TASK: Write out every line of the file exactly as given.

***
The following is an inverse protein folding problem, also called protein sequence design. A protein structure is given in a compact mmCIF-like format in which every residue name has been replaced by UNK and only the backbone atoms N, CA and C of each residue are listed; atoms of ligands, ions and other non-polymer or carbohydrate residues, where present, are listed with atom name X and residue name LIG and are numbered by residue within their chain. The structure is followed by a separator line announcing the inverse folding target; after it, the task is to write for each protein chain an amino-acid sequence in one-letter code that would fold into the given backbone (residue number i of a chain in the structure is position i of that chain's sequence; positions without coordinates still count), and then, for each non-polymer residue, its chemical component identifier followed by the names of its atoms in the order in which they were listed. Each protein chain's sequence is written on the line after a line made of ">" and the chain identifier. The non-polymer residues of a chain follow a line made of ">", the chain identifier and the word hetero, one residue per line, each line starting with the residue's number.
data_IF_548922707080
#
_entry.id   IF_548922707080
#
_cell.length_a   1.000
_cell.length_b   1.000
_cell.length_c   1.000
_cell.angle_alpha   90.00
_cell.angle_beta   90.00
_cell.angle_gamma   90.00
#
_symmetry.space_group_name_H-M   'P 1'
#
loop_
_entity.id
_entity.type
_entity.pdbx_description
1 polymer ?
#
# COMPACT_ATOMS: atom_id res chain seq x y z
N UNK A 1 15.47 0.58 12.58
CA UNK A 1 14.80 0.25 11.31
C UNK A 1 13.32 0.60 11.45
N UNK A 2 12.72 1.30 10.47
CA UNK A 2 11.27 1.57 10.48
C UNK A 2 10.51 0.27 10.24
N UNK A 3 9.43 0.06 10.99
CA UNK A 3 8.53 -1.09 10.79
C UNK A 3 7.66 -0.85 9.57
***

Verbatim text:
The following is an inverse protein folding problem, also called protein sequence design. A protein structure is given in a compact mmCIF-like format in which every residue name has been replaced by UNK and only the backbone atoms N, CA and C of each residue are listed; atoms of ligands, ions and other non-polymer or carbohydrate residues, where present, are listed with atom name X and residue name LIG and are numbered by residue within their chain. The structure is followed by a separator line announcing the inverse folding target; after it, the task is to write for each protein chain an amino-acid sequence in one-letter code that would fold into the given backbone (residue number i of a chain in the structure is position i of that chain's sequence; positions without coordinates still count), and then, for each non-polymer residue, its chemical component identifier followed by the names of its atoms in the order in which they were listed. Each protein chain's sequence is written on the line after a line made of ">" and the chain identifier. The non-polymer residues of a chain follow a line made of ">", the chain identifier and the word hetero, one residue per line, each line starting with the residue's number.
data_IF_548922707080
#
_entry.id   IF_548922707080
#
_cell.length_a   1.000
_cell.length_b   1.000
_cell.length_c   1.000
_cell.angle_alpha   90.00
_cell.angle_beta   90.00
_cell.angle_gamma   90.00
#
_symmetry.space_group_name_H-M   'P 1'
#
loop_
_entity.id
_entity.type
_entity.pdbx_description
1 polymer ?
#
# COMPACT_ATOMS: atom_id res chain seq x y z
N UNK A 1 15.47 0.58 12.58
CA UNK A 1 14.80 0.25 11.31
C UNK A 1 13.32 0.60 11.45
N UNK A 2 12.72 1.30 10.47
CA UNK A 2 11.27 1.57 10.48
C UNK A 2 10.51 0.27 10.24
N UNK A 3 9.43 0.06 10.99
CA UNK A 3 8.53 -1.09 10.79
C UNK A 3 7.66 -0.85 9.57